The narrative makes frequent detours into peripheral issues not at all important to the topic. For example, there are a few pages devoted to the offensive and defensive strategies surrounding D-Day in Europe. None of this is even remotely tied to the atom bomb.

There is almost no mention of what went on at Los Alamos, other than brief mentions that the place even existed and lots of research happened there.

While there is quite a bit of discussion on the espionage efforts surrounding the USSR's penetration of the Manhattan project, there is scant detail to help the reader evaluate what happened. For example, the book relates that David Greenglass was a member of the Rosenberg spy ring, and passed details of the explosive "lenses" developed to contain and initiate fission explosions. But there is no analysis of how important or unimportant this information really was to the Soviets.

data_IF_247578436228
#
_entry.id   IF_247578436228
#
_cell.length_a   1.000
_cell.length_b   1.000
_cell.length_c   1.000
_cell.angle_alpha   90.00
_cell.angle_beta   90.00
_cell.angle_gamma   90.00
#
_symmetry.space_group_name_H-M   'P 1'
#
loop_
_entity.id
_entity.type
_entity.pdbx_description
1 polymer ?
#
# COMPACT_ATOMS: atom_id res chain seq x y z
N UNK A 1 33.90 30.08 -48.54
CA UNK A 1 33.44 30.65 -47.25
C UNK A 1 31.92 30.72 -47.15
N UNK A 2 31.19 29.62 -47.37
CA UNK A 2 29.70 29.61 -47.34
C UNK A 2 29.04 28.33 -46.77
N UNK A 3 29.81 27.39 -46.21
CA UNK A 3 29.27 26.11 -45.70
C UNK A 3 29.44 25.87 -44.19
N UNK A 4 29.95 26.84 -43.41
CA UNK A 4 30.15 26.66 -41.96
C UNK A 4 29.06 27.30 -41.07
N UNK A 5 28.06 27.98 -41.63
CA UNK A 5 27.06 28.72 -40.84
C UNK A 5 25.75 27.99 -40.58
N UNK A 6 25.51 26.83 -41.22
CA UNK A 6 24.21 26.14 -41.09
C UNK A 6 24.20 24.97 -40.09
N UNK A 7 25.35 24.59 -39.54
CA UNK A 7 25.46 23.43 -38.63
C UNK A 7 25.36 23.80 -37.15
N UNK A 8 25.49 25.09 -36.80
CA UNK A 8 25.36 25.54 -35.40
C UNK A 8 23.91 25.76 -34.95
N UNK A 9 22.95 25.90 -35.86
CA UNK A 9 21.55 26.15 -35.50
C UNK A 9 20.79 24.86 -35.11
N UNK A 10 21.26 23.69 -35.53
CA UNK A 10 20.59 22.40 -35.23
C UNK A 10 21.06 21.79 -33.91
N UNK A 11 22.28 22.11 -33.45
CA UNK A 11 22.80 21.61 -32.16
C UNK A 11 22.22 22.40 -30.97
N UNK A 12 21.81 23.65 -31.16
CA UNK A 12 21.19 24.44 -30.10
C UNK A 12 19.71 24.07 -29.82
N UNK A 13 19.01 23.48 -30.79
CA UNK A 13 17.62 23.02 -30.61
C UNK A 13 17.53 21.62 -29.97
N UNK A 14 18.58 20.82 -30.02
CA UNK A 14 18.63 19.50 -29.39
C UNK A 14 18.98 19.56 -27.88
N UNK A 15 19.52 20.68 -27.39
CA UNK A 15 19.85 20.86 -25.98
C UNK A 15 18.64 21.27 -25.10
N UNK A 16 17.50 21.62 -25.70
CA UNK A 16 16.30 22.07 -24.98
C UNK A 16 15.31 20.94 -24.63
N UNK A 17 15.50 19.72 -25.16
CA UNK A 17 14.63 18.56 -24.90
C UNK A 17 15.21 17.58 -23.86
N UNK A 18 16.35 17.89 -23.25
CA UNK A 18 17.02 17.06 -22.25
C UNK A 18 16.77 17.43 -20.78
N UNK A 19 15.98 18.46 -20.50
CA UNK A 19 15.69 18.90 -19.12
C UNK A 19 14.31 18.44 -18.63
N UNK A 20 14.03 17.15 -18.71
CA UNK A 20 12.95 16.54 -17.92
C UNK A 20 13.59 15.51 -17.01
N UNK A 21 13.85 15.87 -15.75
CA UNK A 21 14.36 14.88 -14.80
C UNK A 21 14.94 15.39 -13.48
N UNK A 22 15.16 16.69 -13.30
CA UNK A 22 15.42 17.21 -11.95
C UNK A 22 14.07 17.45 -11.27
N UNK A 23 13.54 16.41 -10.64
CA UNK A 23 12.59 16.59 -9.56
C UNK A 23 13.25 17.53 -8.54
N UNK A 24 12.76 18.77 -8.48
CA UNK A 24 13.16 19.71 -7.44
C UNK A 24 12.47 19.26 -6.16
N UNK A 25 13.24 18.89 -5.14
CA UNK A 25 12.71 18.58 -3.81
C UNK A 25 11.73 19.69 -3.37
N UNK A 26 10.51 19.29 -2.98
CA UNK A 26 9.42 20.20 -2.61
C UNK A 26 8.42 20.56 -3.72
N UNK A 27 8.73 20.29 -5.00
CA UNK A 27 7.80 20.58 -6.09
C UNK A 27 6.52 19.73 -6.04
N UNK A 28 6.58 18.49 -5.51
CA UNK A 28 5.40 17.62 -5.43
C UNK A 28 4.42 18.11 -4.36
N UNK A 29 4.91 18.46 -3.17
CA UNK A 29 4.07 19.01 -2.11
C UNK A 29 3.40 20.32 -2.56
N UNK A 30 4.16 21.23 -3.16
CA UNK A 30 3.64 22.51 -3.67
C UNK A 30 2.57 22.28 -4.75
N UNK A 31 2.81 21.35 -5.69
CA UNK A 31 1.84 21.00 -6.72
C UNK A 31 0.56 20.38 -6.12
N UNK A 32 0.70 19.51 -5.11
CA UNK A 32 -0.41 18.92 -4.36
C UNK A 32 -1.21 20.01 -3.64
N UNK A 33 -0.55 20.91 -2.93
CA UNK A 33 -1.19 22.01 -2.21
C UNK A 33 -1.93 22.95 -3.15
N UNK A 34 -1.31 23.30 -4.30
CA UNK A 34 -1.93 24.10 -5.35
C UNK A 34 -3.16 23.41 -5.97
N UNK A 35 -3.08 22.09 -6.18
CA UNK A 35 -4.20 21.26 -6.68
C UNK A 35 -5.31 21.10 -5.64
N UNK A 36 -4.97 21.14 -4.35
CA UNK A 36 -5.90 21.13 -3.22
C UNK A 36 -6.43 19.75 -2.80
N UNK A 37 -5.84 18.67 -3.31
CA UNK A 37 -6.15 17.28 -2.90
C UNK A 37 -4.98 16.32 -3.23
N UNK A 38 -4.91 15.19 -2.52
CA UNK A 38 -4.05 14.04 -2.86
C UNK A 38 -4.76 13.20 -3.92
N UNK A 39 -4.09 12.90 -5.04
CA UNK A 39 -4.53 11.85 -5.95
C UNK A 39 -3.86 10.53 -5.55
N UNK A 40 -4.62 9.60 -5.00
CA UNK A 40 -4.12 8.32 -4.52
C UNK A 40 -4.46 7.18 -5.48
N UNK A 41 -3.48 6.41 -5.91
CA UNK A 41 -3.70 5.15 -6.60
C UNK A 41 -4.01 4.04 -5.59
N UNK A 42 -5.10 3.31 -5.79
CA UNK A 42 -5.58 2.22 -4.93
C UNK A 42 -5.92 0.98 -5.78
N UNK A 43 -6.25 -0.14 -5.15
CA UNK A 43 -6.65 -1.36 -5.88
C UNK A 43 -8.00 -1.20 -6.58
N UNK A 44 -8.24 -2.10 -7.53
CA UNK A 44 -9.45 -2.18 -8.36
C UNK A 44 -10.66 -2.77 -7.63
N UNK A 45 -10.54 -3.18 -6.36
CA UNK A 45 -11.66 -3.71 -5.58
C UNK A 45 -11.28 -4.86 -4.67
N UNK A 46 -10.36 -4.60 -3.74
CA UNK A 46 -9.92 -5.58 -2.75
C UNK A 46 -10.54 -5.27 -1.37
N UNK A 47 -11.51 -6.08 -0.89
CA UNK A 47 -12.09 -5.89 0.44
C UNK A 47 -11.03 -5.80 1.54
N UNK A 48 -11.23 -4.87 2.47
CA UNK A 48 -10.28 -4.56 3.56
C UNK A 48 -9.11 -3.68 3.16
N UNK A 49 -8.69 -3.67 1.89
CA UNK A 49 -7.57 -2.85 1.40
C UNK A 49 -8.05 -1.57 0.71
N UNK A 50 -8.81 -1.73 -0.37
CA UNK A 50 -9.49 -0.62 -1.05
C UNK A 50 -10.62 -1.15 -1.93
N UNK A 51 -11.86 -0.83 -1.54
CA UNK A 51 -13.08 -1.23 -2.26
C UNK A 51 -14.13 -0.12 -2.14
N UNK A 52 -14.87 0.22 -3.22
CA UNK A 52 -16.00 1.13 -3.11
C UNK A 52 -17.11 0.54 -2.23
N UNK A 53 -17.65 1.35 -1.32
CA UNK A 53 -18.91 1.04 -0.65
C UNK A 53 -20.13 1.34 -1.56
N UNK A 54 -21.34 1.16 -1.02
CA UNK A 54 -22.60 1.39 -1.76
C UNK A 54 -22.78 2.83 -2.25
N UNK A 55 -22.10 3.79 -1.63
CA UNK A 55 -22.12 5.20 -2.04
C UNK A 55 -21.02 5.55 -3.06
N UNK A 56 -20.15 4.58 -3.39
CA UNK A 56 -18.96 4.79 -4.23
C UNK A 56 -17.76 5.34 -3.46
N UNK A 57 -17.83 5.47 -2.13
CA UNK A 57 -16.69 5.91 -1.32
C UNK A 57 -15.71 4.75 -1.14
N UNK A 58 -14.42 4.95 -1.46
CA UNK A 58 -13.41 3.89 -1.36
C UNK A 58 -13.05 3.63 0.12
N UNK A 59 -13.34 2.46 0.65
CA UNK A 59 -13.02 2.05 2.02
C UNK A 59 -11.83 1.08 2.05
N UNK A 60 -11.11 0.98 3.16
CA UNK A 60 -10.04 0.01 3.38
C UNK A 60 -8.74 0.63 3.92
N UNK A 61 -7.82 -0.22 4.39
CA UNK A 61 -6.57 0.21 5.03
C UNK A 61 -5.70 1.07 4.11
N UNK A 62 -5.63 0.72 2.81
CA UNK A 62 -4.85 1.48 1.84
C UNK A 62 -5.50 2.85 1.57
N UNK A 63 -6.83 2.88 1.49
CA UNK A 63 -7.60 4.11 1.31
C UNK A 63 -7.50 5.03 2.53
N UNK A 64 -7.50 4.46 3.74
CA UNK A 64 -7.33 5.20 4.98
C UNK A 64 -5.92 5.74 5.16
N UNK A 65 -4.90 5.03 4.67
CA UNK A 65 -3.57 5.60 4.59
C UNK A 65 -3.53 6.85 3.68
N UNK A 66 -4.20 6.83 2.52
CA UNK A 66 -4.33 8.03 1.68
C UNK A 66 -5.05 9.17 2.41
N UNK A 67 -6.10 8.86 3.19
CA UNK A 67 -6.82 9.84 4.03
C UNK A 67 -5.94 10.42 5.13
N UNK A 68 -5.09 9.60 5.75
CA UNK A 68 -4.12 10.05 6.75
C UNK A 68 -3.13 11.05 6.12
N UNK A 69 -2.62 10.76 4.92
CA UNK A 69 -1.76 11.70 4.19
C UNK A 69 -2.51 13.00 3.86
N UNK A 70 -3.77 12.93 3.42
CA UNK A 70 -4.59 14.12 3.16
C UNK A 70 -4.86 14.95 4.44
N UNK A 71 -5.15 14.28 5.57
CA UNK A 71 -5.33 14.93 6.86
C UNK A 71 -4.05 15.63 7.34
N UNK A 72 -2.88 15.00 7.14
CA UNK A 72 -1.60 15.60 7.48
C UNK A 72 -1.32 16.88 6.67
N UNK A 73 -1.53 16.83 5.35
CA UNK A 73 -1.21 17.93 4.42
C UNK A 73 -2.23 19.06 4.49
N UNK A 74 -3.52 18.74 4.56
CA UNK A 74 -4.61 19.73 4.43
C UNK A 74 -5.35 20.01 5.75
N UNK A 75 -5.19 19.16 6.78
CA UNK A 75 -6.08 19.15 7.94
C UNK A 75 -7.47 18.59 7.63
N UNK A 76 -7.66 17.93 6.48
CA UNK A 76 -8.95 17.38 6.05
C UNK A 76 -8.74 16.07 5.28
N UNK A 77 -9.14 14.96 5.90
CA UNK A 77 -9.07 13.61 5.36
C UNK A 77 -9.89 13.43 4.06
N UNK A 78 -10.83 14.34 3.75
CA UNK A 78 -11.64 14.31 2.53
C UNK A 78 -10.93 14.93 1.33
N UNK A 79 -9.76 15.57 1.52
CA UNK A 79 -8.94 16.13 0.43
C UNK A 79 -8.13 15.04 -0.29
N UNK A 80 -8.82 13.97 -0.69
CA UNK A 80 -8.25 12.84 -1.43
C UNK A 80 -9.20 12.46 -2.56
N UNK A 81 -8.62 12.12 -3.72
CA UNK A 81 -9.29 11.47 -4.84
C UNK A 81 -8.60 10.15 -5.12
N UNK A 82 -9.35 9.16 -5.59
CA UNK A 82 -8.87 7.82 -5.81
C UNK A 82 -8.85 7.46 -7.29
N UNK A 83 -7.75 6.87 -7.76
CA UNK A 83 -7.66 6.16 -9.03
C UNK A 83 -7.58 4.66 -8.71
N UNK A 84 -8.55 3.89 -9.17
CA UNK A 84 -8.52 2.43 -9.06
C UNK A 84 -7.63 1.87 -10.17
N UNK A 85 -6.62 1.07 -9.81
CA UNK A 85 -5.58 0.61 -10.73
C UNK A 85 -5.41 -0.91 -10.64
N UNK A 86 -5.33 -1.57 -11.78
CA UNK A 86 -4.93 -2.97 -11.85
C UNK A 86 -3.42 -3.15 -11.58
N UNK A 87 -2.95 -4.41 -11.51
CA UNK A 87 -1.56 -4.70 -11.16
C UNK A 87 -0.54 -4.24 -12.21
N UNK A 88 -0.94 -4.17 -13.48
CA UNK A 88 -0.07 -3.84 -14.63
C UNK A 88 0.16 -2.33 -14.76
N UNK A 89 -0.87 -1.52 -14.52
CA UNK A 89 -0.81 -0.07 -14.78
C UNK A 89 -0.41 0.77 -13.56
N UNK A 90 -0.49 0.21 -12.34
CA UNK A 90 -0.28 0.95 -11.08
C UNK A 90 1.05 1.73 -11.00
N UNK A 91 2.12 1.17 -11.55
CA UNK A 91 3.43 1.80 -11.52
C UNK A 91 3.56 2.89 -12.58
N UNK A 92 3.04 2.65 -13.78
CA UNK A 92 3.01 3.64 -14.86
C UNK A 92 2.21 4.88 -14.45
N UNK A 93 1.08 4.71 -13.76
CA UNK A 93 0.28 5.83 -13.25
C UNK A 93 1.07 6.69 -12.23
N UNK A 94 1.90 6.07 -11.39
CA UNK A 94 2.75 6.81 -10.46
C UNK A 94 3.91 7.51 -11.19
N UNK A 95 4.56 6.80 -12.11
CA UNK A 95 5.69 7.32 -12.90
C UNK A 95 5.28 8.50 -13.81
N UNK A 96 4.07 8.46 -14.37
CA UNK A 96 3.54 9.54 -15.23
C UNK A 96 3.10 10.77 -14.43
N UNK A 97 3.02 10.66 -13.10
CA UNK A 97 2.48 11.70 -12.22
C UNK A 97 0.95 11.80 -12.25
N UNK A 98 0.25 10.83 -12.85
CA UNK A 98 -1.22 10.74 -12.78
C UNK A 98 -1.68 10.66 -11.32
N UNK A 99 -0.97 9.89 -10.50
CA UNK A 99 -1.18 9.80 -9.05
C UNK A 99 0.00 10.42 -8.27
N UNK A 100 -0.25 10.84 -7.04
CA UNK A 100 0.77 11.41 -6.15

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19 of 20 people found the following review helpful By Terry Sunday TOP 500 REVIEWERVINE VOICE on February 20, 2011
Format: Hardcover Verified Purchase
The title of Jim Baggott's "The First War of Physics" can be taken in two ways. It can mean that World War II, with the development and use of atomic bombs, was the "first war" in which physics played such an overwhelmingly important role. Or it can mean that the development of the atomic bomb was the "first" of a series of "wars" among the physicists of rival nations, and was followed by other physics "wars" such as those for artificial earth satellites, electronic countermeasures, lasers, artificial intelligence, and so on. Regardless of how you interpret the title, "The First War of Physics" is interesting and well worth reading.